I went to a morning session held at “Skip Garden” – a sustainable, moveable community garden that represents just the kind of creative, bootstrapped project that I find so representative of what I love about London. The event was led by London Funders and focused on the evolving model of London Giving schemes. The examples given suggested these are great models of acting in at a very localised level, bringing in representatives from across sectors and working collaboratively to tackle issues in a specific community.
The well-established Islington Giving project featured as a key sustainable example, but the smaller and newer Camden Giving and Barnet Giving were also represented. The discussion was wide ranging and showcased examples of some of the projects fostered by these giving schemes, whilst also not shying away from covering some of the challenges of bringing such diverse groups of actors together in a relatively untested way. Some key success factors that I picked up were:
- Developing a strong theme of community focused messaging to create a shared sense of purpose and continuity
- Highlighting the importance of reciprocity – demonstrating that everyone has something to give
- A shared objective to recognise and bring together community assets across sector boundaries eg in Camden there is a strong SME sector, particularly focused on the creative and digital industries who are seen as a key stakeholder in the scheme there
My brief observations are soon to be superseded by a report on the progress to date of London’s Giving Schemes which is to be launched on 12th July. I’ve also listed below some of the projects we talked about.
One major factor that I picked up was that the effectiveness of these Giving Schemes seemed founded on the “cheek by jowl” nature of living in an urban environment, particularly one with the extremes evident in London. While I have worked in London for most of the past 20 years, I’ve lived for most of that time in Essex. Although this is a large and relatively populous county, there are very clear disparities. I was curious to know whether others in the room had seen working examples of similar schemes outside London. A few suggestions came out for some further research (listed below) but it seemed the existence of flagship examples was not well known or connected in any knowledge sharing capacity with the London schemes.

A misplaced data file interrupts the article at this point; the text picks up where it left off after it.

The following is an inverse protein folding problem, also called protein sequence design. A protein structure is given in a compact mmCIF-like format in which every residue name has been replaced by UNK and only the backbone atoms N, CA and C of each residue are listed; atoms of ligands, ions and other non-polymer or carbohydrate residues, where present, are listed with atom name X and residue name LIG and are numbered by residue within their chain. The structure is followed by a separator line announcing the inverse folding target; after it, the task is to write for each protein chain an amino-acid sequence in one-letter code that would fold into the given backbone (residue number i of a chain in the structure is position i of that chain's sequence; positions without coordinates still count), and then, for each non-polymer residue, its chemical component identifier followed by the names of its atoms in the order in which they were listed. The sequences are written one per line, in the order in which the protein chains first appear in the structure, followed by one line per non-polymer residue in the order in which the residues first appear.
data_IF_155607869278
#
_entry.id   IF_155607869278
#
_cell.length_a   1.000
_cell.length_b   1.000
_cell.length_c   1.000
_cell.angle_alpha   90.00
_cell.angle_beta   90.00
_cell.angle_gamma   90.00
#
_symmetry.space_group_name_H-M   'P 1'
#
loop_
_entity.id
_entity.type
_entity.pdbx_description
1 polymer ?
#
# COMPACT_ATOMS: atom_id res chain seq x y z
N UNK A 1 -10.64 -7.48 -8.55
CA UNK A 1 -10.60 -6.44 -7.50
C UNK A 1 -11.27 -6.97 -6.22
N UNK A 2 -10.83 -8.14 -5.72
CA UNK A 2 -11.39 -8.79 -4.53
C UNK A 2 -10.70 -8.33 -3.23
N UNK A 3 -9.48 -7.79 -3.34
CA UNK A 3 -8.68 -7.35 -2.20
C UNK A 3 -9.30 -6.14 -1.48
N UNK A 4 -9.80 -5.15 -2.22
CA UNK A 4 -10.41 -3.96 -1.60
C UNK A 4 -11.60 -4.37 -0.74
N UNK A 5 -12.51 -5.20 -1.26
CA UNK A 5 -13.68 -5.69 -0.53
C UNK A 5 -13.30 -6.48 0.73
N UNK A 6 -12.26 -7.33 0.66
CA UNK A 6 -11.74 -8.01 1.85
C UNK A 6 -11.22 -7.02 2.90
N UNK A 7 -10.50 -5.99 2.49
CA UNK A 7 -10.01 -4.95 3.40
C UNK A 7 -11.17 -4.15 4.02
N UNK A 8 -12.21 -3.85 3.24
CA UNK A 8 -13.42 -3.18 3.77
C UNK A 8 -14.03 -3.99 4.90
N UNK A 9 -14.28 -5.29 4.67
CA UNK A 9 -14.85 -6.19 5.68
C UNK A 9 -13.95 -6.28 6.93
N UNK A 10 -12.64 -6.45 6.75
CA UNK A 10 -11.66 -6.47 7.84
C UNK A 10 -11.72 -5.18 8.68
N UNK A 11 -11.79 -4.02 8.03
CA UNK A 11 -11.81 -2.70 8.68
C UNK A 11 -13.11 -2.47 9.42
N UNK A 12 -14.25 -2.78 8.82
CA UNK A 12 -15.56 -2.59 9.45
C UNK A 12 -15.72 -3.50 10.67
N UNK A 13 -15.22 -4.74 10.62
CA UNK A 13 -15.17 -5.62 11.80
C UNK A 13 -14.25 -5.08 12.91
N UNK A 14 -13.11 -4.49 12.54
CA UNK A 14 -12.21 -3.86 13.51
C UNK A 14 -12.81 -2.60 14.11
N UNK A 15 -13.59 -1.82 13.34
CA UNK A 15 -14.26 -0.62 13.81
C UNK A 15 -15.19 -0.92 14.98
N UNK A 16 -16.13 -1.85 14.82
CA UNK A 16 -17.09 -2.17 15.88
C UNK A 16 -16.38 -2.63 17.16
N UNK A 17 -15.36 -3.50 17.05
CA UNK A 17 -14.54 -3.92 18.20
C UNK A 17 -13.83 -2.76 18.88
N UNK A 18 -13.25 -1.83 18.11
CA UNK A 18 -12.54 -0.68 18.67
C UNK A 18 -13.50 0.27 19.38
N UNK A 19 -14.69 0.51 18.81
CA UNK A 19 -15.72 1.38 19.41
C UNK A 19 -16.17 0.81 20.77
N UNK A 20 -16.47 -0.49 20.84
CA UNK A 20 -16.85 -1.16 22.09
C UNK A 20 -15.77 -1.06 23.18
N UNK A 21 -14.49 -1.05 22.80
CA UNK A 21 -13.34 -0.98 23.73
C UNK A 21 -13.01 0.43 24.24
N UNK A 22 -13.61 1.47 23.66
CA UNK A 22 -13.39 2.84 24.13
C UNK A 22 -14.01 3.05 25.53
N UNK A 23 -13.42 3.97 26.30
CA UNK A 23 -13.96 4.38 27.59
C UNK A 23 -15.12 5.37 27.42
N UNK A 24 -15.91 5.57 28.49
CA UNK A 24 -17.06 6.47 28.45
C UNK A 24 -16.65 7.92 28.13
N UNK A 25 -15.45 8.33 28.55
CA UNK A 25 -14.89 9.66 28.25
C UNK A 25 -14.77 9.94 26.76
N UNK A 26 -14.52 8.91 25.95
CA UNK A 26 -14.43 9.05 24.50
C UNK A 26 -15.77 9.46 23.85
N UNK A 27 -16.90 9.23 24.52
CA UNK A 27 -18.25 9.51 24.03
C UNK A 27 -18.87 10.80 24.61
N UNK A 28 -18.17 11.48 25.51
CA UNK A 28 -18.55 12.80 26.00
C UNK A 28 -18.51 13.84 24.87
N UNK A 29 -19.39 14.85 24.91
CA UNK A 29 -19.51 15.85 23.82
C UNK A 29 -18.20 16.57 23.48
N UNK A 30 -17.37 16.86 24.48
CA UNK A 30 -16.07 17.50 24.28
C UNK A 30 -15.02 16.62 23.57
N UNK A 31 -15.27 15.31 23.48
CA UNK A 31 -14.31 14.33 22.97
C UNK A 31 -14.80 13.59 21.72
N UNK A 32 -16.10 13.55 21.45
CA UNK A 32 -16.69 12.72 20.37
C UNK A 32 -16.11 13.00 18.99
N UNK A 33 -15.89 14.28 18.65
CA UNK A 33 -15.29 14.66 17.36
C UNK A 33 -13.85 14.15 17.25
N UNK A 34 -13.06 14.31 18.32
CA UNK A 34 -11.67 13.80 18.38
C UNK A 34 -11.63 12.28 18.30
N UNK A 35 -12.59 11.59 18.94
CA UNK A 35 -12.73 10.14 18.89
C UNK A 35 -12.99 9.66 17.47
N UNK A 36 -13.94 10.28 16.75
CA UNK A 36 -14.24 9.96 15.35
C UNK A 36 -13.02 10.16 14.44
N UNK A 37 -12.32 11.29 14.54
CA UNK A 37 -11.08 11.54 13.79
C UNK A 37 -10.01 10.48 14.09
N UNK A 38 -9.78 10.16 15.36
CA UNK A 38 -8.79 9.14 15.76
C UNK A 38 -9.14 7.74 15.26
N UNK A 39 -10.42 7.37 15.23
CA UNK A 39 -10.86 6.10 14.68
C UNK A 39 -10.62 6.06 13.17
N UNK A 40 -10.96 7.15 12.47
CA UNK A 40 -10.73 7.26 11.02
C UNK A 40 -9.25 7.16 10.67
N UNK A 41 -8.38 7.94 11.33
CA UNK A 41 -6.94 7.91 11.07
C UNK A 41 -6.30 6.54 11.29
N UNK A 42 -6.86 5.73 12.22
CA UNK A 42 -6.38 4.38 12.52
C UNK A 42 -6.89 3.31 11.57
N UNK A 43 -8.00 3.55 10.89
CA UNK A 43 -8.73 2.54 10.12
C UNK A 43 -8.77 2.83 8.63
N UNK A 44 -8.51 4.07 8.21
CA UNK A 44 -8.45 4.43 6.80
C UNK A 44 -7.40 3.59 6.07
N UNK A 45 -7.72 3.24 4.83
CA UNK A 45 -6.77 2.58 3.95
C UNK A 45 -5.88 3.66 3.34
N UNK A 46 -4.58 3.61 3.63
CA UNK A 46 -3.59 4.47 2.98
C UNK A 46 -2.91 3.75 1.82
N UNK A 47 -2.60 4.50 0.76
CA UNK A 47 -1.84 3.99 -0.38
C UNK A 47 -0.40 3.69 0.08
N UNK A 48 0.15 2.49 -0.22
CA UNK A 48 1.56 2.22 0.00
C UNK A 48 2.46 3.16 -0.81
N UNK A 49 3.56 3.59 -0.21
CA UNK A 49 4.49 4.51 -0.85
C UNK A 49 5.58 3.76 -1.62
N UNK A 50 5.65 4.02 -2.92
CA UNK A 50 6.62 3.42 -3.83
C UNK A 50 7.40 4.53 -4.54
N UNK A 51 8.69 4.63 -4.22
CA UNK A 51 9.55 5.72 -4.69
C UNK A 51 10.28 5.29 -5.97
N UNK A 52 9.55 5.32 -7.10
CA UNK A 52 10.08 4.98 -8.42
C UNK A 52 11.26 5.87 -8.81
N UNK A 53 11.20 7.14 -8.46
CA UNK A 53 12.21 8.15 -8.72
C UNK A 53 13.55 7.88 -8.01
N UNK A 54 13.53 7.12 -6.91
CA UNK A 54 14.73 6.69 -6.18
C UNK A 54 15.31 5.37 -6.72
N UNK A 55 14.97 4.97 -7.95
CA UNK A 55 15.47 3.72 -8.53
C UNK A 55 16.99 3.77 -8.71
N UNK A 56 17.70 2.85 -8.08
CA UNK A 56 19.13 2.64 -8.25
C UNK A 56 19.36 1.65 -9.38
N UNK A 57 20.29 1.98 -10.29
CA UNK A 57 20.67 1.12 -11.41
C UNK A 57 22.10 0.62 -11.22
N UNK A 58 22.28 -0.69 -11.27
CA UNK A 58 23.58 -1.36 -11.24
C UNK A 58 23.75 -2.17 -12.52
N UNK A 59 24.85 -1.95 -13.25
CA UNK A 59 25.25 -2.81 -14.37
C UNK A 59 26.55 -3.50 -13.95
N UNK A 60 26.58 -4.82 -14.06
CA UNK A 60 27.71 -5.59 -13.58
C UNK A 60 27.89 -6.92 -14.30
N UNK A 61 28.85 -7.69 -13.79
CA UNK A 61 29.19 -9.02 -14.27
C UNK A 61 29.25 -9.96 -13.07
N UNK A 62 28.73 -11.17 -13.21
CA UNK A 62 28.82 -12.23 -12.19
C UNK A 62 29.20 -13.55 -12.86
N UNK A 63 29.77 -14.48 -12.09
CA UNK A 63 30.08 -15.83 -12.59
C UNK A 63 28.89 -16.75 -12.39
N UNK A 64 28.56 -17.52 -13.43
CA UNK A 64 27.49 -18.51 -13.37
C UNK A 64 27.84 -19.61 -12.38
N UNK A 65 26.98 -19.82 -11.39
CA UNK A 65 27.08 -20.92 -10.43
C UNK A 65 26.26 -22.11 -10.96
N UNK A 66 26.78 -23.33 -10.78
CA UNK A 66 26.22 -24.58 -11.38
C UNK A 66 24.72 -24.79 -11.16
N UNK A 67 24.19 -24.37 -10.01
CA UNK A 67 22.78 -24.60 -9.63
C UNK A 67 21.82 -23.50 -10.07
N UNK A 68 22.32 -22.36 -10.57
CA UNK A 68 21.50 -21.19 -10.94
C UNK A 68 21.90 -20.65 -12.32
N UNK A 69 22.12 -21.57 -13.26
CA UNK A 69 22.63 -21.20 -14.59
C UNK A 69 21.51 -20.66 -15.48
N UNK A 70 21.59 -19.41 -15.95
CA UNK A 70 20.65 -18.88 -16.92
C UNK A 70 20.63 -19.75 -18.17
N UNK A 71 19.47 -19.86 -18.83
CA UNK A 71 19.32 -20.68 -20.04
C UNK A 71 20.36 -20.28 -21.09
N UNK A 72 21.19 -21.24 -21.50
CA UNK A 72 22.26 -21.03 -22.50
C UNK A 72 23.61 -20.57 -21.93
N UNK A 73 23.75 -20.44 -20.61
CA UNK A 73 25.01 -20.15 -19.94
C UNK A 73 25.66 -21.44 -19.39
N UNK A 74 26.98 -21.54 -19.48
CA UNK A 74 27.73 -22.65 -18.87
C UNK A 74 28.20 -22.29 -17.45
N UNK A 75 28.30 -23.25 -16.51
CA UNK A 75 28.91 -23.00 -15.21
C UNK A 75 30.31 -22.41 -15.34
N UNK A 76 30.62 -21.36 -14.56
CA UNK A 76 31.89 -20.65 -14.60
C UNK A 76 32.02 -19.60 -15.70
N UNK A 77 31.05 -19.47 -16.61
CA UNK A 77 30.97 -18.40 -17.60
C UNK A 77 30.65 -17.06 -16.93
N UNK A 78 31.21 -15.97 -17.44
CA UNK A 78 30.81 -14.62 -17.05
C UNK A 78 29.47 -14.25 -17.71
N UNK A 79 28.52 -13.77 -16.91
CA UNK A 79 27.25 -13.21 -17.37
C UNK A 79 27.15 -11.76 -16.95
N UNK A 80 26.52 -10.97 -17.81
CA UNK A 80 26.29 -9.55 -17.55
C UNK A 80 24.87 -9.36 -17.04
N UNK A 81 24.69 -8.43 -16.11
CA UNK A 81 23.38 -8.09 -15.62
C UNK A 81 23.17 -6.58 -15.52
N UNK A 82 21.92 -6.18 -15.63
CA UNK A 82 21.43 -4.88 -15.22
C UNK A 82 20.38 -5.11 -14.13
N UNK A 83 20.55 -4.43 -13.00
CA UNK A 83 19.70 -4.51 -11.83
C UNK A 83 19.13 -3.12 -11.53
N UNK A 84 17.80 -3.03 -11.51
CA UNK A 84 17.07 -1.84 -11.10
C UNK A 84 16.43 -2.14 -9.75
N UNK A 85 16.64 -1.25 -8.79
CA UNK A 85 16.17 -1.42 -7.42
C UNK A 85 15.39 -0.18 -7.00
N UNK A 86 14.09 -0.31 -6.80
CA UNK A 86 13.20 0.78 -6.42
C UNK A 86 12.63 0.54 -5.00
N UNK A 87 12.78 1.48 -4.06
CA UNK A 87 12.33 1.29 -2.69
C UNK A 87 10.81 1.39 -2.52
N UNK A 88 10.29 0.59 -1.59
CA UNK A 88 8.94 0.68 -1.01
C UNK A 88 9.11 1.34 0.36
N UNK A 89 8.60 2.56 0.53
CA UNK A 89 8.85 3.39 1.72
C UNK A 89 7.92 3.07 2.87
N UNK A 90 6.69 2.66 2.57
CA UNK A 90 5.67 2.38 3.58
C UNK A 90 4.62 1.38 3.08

After a few hours’ gap I was also able to attend the final event of the week – a Garden Party in the beautiful Calthorpe Project gardens. On a glorious June afternoon, this was the perfect location, as a living example of the power of community action. The party was centred around the question “What does it mean to belong?”. With the levels of unrest and division becoming ever more evident in London, this was a topic that couldn’t fail to resonate with all who attended and gave scope for some thoughtful conversations.
As I mentioned above, I’m not a Londoner but spend much of my working time in the city and have a strong affection for it. I found the conversations about belonging quite pertinent as I often have a slight, perhaps unfounded feeling of being an outsider both where I live, in relatively leafy suburbia, and where I spend many of my waking hours in the heart of the capital.
I’ve always considered my own “community” to be something non-geographic and based on relationships with people with a similar set of interests and values. To a degree this works for me, but many of the examples I saw at the Festival and hear about regularly demonstrate that there are some connections and amazing initiatives that can only work at a hyper-local level.
I’d be interested to hear others views of community and belonging – what does it mean for you? Is it rooted in one particular place or wherever you happen to be living?
Overall I found the Unusual Suspects Festival an energising and thought provoking few days. It showed the value of individuals taking time out from the “day to day” to share thoughts and ideas. The extent to which those I met could be called “Unusual Suspects” is questionable – they may have been there but I didn’t find many representatives of corporate giants, even if they were workers taking time out to connect with the communities where they live and work.
Nonetheless at a time where London and the UK seem riddled with division, inequality and negative expressions of prejudice and intolerance, taking any opportunity to meet with others willing to commit their time and energy to building a better future seems time well spent. It certainly helps me to feel a sense of hope and purpose and I’m sure others at the Festival felt the same.
I noted down the following examples in the London Giving session:
Big Alliance – facilitating employee volunteering and business engagement in community, voluntary and not-for-profit organisations, education programmes and employment projects to support the social and economic regeneration of Islington
Help on your doorstep – empowering individuals to overcome the barriers they face, through proactive engagement and provision of advice
Inside Islington Tours – walking tours to visit some of the projects supported by Islington Giving
The Parent House – providing opportunities to parents
Wonderful.org – a fundraising platform where 100% of the benefit goes to charity
Dignity Platform – where individuals can offer their skills with the payment going straight to charity
These were the suggested places for additional research on place based giving schemes (I’m also aware that Collaborate, one of the partner organisations in the Festival has a significant focus on place based initiatives) :
Giving Tuesday– USA Case Studies